Tiny baby orangutan rescued in West Borneo
In the midst of the COVID-19 outbreak which is believed to have originated from wildlife, in Indonesia there is clear evidence that people are still keeping protected wildlife as pets. This practice is not only illegal, it also increases the risk of disease transmission from animals to humans and vice versa. Direct contact with wildlife risks spreading a variety of serious diseases, not only to the person keeping the animal but also to other people with whom he is in contact.
On Friday 17th April members of the Natural Resources Conservation Centre (BKSDA) in Ketapang, West Borneo, together with a team from our IAR Indonesia rescued a baby orangutan from Sabang Keramat Hamlet, Batu Lapis Village, Hulu Sungai District, Ketapang Regency.
The little male orangutan had been kept for the past three months by a man named Bumeng. He claimed that he had found the baby orangutan alone on the edge of the forest after hearing a strange noise in the forest where he worked. Out of curiosity, he searched for the source of the sound and found a baby orangutan all alone without its mother. After waiting for several hours, at the end of which time the mother orangutan hadn’t appeared, Bumeng decided to take the baby home with him.
Bumeng put the baby orangutan, which he named Batis, in a tiny wooden cage measuring 80x80x50cm (31x31x20”.) He fed him on white rice, papaya and sugar cane and gave him coffee and water to drink. Batis spent three months in the wooden crate without ever being taken out. Food and drink were put into the dirty wooden box. Keeping pets illegally with no regard to the cleanliness and welfare of the animals can also contribute to the potential emergence of diseases.
An immediate medical examination by IAR’s vet suggested that Batis was about six months old and, considering his circumstances, was in relatively good condition. He wasn’t displaying any abnormal symptoms or dehydration. He was transported to IAR Indonesia’s Orangutan Rescue and Conservation Centre in Sungai Awan, Ketapang and placed in quarantine. The quarantine period will last for eight weeks and during this time he will be given regular thorough veterinary checks to ensure that he isn’t carrying any infectious diseases that could be transmitted to people or other orangutans at the centre.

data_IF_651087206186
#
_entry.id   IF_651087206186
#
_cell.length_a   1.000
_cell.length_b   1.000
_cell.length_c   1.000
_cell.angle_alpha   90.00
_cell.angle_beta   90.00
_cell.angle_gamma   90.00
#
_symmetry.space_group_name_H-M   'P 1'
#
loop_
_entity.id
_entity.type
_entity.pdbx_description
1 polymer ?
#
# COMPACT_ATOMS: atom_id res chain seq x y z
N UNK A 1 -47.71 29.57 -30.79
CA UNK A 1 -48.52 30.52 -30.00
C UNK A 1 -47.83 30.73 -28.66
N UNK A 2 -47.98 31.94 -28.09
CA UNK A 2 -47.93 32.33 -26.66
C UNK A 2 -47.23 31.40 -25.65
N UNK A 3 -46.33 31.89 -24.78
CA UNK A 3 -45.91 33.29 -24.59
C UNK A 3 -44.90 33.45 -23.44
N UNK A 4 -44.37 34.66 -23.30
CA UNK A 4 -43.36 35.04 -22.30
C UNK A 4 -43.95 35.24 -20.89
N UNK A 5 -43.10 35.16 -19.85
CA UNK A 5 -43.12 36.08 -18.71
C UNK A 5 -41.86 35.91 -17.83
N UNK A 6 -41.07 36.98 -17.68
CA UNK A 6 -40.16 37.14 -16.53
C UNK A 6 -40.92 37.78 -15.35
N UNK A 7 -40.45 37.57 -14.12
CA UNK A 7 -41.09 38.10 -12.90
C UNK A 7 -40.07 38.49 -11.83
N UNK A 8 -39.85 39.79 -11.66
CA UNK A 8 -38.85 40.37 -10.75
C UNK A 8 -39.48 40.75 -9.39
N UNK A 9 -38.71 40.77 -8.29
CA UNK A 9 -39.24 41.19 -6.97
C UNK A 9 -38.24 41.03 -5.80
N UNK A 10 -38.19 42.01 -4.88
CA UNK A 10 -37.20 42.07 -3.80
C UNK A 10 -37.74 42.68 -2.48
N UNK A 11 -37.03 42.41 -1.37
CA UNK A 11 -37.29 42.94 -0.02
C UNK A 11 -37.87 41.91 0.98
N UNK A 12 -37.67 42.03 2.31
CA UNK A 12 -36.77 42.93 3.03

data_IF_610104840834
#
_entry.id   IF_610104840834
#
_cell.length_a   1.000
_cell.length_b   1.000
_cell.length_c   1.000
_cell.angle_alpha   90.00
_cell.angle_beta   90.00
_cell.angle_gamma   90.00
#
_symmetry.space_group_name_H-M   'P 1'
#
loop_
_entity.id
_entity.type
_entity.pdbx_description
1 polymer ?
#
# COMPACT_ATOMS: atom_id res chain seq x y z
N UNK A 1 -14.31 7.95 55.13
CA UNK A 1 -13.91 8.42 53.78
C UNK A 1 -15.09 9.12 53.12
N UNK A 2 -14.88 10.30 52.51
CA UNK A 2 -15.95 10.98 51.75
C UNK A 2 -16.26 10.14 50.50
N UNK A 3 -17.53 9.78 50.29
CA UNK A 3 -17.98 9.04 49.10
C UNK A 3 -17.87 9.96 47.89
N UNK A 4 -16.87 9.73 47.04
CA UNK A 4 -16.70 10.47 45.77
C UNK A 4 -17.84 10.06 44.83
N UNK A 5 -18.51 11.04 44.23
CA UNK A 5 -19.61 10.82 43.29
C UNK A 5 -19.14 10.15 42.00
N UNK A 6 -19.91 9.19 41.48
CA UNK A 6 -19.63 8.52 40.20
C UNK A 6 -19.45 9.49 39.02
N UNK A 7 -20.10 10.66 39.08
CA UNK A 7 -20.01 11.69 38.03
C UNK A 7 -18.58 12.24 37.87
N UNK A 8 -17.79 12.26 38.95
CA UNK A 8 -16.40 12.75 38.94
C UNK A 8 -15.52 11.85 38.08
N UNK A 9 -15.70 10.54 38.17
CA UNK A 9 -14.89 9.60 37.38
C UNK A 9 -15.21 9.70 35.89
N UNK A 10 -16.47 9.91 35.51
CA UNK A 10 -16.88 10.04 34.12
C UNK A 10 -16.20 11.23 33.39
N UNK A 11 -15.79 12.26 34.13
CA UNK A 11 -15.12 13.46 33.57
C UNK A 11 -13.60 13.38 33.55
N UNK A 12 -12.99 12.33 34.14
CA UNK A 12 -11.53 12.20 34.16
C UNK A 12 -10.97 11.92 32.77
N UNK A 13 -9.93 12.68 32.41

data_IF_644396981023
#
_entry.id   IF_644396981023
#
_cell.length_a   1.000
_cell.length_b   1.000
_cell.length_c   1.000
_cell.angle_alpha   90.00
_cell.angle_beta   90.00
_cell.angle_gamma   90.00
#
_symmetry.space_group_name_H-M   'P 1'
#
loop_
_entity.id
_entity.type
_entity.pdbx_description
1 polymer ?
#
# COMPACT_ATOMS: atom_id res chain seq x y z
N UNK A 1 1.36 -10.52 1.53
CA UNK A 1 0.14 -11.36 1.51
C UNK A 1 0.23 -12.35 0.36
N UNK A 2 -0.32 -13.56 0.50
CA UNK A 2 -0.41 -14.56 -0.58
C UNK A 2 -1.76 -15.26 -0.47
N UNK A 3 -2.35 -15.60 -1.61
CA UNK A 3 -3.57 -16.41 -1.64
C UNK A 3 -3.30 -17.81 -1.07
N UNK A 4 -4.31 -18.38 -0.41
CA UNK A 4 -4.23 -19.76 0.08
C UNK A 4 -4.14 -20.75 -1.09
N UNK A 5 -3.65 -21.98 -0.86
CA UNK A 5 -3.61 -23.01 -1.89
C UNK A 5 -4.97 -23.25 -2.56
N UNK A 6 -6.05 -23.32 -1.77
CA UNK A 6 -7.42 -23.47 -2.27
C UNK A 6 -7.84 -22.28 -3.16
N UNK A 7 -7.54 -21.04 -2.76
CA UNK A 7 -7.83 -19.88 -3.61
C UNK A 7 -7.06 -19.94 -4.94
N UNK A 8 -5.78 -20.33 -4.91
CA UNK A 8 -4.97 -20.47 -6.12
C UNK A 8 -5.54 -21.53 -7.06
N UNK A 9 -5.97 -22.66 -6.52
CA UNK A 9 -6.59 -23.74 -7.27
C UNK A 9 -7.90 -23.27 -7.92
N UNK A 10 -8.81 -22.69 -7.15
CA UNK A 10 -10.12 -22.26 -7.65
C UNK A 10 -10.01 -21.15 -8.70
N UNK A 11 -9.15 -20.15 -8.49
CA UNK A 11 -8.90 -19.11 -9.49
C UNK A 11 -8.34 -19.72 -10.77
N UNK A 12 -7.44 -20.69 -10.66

Programme Director, Karmele L Sanchez emphasised: "The keeping of wild animals as pets should no longer happen. In addition to threatening the preservation of wildlife, irresponsible behaviour like this also risks endangering humans with diseases that may be carried by wildlife.
“It is time to stop keeping wild animals captive, both orangutans and other animals that should remain in the forest. People who find or see orangutans and other wildlife in a place where they don’t belong should immediately report it to the authorities. We don’t even know for certain yet whether this virus is carried by wild animals and then transmitted to humans. But if people do not want to cooperate by surrendering a captive orangutan, then the law should be strictly enforced because it is no longer just an issue of species conservation or welfare of the animals, but also an issue of human health on a global scale.”
Sadtata Noor Adirahmanta, Head of the West Kalimantan BKSDA, said: "Most people already understand that orangutans are protected animals and keeping them is an act that violates the law. But apparently there is still room for improvement in the public's understanding when it comes to surrendering an animal to the authorities. Some mistakes happen with the discovery of wildlife by people living on the edge of the forest which actually is still the animals’ habitat or home range. In such cases the public should be reminded that the wildlife is within its habitat and should left alone. Options that can be taken include driving the animal back into the forest. And of course, if necessary, experts or the local authorities can be called in. But it certainly isn’t right to capture, keep and then subsequently hand over an animal to the authorities."
Alan Knight, Chief Executive of International Animal Rescue, added: “There is no good reason for keeping an orangutan as a pet. Now that Batis is in our care, he will have the chance one day to return to the wild, rather than living for years in a dark crate, far from his home in the rainforest. IAR Indonesia carries out extensive outreach into rural communities but there is always more work to be done in terms of teaching local people why they should not keep an orangutan as a pet, including the potential risk to their own health.”